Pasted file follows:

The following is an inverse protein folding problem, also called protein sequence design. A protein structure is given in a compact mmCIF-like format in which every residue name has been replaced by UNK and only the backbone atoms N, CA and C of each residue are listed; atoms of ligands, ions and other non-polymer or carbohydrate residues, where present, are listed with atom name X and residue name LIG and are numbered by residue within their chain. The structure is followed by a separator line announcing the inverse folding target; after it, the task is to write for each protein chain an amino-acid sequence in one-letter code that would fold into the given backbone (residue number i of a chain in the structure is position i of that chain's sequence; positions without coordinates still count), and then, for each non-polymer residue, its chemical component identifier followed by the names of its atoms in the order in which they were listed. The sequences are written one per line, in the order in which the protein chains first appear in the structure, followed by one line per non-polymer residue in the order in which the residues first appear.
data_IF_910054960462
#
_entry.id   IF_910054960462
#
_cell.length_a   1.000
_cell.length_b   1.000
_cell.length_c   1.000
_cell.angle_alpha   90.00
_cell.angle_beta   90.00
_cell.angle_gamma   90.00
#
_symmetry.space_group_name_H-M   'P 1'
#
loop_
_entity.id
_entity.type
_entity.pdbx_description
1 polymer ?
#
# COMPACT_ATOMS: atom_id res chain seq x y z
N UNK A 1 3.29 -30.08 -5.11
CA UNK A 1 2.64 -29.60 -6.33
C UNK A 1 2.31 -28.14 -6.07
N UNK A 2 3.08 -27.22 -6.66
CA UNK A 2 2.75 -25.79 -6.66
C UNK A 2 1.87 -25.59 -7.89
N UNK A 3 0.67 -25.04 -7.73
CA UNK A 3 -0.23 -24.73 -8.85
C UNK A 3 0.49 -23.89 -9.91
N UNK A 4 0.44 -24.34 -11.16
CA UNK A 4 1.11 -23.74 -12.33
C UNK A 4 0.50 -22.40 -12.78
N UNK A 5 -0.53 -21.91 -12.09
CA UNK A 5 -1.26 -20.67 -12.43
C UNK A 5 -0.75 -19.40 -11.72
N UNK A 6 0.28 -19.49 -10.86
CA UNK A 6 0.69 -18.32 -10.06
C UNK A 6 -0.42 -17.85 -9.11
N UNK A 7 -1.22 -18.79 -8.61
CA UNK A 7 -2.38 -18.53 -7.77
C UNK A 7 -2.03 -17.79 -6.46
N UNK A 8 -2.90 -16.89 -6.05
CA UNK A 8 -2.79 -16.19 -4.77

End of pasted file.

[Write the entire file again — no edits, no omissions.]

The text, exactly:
The following is an inverse protein folding problem, also called protein sequence design. A protein structure is given in a compact mmCIF-like format in which every residue name has been replaced by UNK and only the backbone atoms N, CA and C of each residue are listed; atoms of ligands, ions and other non-polymer or carbohydrate residues, where present, are listed with atom name X and residue name LIG and are numbered by residue within their chain. The structure is followed by a separator line announcing the inverse folding target; after it, the task is to write for each protein chain an amino-acid sequence in one-letter code that would fold into the given backbone (residue number i of a chain in the structure is position i of that chain's sequence; positions without coordinates still count), and then, for each non-polymer residue, its chemical component identifier followed by the names of its atoms in the order in which they were listed. The sequences are written one per line, in the order in which the protein chains first appear in the structure, followed by one line per non-polymer residue in the order in which the residues first appear.
data_IF_910054960462
#
_entry.id   IF_910054960462
#
_cell.length_a   1.000
_cell.length_b   1.000
_cell.length_c   1.000
_cell.angle_alpha   90.00
_cell.angle_beta   90.00
_cell.angle_gamma   90.00
#
_symmetry.space_group_name_H-M   'P 1'
#
loop_
_entity.id
_entity.type
_entity.pdbx_description
1 polymer ?
#
# COMPACT_ATOMS: atom_id res chain seq x y z
N UNK A 1 3.29 -30.08 -5.11
CA UNK A 1 2.64 -29.60 -6.33
C UNK A 1 2.31 -28.14 -6.07
N UNK A 2 3.08 -27.22 -6.66
CA UNK A 2 2.75 -25.79 -6.66
C UNK A 2 1.87 -25.59 -7.89
N UNK A 3 0.67 -25.04 -7.73
CA UNK A 3 -0.23 -24.73 -8.85
C UNK A 3 0.49 -23.89 -9.91
N UNK A 4 0.44 -24.34 -11.16
CA UNK A 4 1.11 -23.74 -12.33
C UNK A 4 0.50 -22.40 -12.78
N UNK A 5 -0.53 -21.91 -12.09
CA UNK A 5 -1.26 -20.67 -12.43
C UNK A 5 -0.75 -19.40 -11.72
N UNK A 6 0.28 -19.49 -10.86
CA UNK A 6 0.69 -18.32 -10.06
C UNK A 6 -0.42 -17.85 -9.11
N UNK A 7 -1.22 -18.79 -8.61
CA UNK A 7 -2.38 -18.53 -7.77
C UNK A 7 -2.03 -17.79 -6.46
N UNK A 8 -2.90 -16.89 -6.05
CA UNK A 8 -2.79 -16.19 -4.77